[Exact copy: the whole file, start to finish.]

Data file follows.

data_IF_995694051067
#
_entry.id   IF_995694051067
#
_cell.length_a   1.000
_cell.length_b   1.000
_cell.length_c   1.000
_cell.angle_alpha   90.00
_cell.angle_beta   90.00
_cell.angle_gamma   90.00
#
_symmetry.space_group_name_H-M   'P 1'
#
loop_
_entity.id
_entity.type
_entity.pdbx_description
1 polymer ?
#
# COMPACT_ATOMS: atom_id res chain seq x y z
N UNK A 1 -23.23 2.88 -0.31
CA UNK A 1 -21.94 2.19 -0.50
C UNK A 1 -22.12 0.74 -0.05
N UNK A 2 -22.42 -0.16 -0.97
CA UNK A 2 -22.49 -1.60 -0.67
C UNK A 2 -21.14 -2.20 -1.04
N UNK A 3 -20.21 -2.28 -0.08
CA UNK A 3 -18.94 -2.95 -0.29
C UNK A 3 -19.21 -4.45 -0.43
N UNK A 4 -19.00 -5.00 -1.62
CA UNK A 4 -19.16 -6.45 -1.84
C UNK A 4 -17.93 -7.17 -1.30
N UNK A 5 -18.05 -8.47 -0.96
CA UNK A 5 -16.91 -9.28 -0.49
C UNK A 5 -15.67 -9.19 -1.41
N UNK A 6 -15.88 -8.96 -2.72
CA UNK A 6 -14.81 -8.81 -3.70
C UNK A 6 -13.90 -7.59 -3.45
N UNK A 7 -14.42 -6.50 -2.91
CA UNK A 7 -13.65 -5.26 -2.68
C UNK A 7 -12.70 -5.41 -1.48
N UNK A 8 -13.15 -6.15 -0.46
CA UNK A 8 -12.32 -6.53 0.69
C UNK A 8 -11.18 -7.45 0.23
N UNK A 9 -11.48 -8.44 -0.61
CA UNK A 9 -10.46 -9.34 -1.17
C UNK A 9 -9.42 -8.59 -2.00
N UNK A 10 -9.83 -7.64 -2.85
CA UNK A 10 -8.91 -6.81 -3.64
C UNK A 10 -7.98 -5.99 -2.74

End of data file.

data_IF_995694051067
#
_entry.id   IF_995694051067
#
_cell.length_a   1.000
_cell.length_b   1.000
_cell.length_c   1.000
_cell.angle_alpha   90.00
_cell.angle_beta   90.00
_cell.angle_gamma   90.00
#
_symmetry.space_group_name_H-M   'P 1'
#
loop_
_entity.id
_entity.type
_entity.pdbx_description
1 polymer ?
#
# COMPACT_ATOMS: atom_id res chain seq x y z
N UNK A 1 -23.23 2.88 -0.31
CA UNK A 1 -21.94 2.19 -0.50
C UNK A 1 -22.12 0.74 -0.05
N UNK A 2 -22.42 -0.16 -0.97
CA UNK A 2 -22.49 -1.60 -0.67
C UNK A 2 -21.14 -2.20 -1.04
N UNK A 3 -20.21 -2.28 -0.08
CA UNK A 3 -18.94 -2.95 -0.29
C UNK A 3 -19.21 -4.45 -0.43
N UNK A 4 -19.00 -5.00 -1.62
CA UNK A 4 -19.16 -6.45 -1.84
C UNK A 4 -17.93 -7.17 -1.30
N UNK A 5 -18.05 -8.47 -0.96
CA UNK A 5 -16.91 -9.28 -0.49
C UNK A 5 -15.67 -9.19 -1.41
N UNK A 6 -15.88 -8.96 -2.72
CA UNK A 6 -14.81 -8.81 -3.70
C UNK A 6 -13.90 -7.59 -3.45
N UNK A 7 -14.42 -6.50 -2.91
CA UNK A 7 -13.65 -5.26 -2.68
C UNK A 7 -12.70 -5.41 -1.48
N UNK A 8 -13.15 -6.15 -0.46
CA UNK A 8 -12.32 -6.53 0.69
C UNK A 8 -11.18 -7.45 0.23
N UNK A 9 -11.48 -8.44 -0.61
CA UNK A 9 -10.46 -9.34 -1.17
C UNK A 9 -9.42 -8.59 -2.00
N UNK A 10 -9.83 -7.64 -2.85
CA UNK A 10 -8.91 -6.81 -3.64
C UNK A 10 -7.98 -5.99 -2.74